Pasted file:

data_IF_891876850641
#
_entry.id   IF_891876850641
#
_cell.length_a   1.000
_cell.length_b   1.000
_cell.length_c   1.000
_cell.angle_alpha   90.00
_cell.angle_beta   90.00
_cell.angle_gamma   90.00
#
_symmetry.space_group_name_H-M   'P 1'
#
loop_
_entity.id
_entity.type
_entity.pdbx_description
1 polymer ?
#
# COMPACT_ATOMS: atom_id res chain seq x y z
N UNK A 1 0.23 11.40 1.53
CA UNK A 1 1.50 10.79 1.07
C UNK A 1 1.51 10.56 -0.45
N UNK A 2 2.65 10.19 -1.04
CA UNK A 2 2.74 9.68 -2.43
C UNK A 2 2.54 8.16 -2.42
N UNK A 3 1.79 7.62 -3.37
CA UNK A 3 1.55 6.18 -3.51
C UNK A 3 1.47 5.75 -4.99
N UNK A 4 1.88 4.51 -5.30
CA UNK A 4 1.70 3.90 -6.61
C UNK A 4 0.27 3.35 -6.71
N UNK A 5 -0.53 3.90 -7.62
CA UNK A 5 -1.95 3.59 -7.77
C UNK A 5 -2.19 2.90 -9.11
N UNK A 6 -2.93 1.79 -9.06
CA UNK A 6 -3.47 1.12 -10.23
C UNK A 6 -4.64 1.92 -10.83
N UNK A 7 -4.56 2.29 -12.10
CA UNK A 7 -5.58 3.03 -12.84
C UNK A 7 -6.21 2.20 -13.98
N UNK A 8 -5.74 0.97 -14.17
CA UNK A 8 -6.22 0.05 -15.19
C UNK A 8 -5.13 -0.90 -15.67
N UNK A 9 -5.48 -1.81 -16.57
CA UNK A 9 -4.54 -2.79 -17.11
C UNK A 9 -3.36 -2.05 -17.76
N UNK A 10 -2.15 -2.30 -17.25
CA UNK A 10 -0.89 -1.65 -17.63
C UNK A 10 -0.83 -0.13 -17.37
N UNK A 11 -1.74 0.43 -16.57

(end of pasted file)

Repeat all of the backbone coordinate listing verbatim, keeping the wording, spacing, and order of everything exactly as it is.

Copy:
data_IF_891876850641
#
_entry.id   IF_891876850641
#
_cell.length_a   1.000
_cell.length_b   1.000
_cell.length_c   1.000
_cell.angle_alpha   90.00
_cell.angle_beta   90.00
_cell.angle_gamma   90.00
#
_symmetry.space_group_name_H-M   'P 1'
#
loop_
_entity.id
_entity.type
_entity.pdbx_description
1 polymer ?
#
# COMPACT_ATOMS: atom_id res chain seq x y z
N UNK A 1 0.23 11.40 1.53
CA UNK A 1 1.50 10.79 1.07
C UNK A 1 1.51 10.56 -0.45
N UNK A 2 2.65 10.19 -1.04
CA UNK A 2 2.74 9.68 -2.43
C UNK A 2 2.54 8.16 -2.42
N UNK A 3 1.79 7.62 -3.37
CA UNK A 3 1.55 6.18 -3.51
C UNK A 3 1.47 5.75 -4.99
N UNK A 4 1.88 4.51 -5.30
CA UNK A 4 1.70 3.90 -6.61
C UNK A 4 0.27 3.35 -6.71
N UNK A 5 -0.53 3.90 -7.62
CA UNK A 5 -1.95 3.59 -7.77
C UNK A 5 -2.19 2.90 -9.11
N UNK A 6 -2.93 1.79 -9.06
CA UNK A 6 -3.47 1.12 -10.23
C UNK A 6 -4.64 1.92 -10.83
N UNK A 7 -4.56 2.29 -12.10
CA UNK A 7 -5.58 3.03 -12.84
C UNK A 7 -6.21 2.20 -13.98
N UNK A 8 -5.74 0.97 -14.17
CA UNK A 8 -6.22 0.05 -15.19
C UNK A 8 -5.13 -0.90 -15.67
N UNK A 9 -5.48 -1.81 -16.57
CA UNK A 9 -4.54 -2.79 -17.11
C UNK A 9 -3.36 -2.05 -17.76
N UNK A 10 -2.15 -2.30 -17.25
CA UNK A 10 -0.89 -1.65 -17.63
C UNK A 10 -0.83 -0.13 -17.37
N UNK A 11 -1.74 0.43 -16.57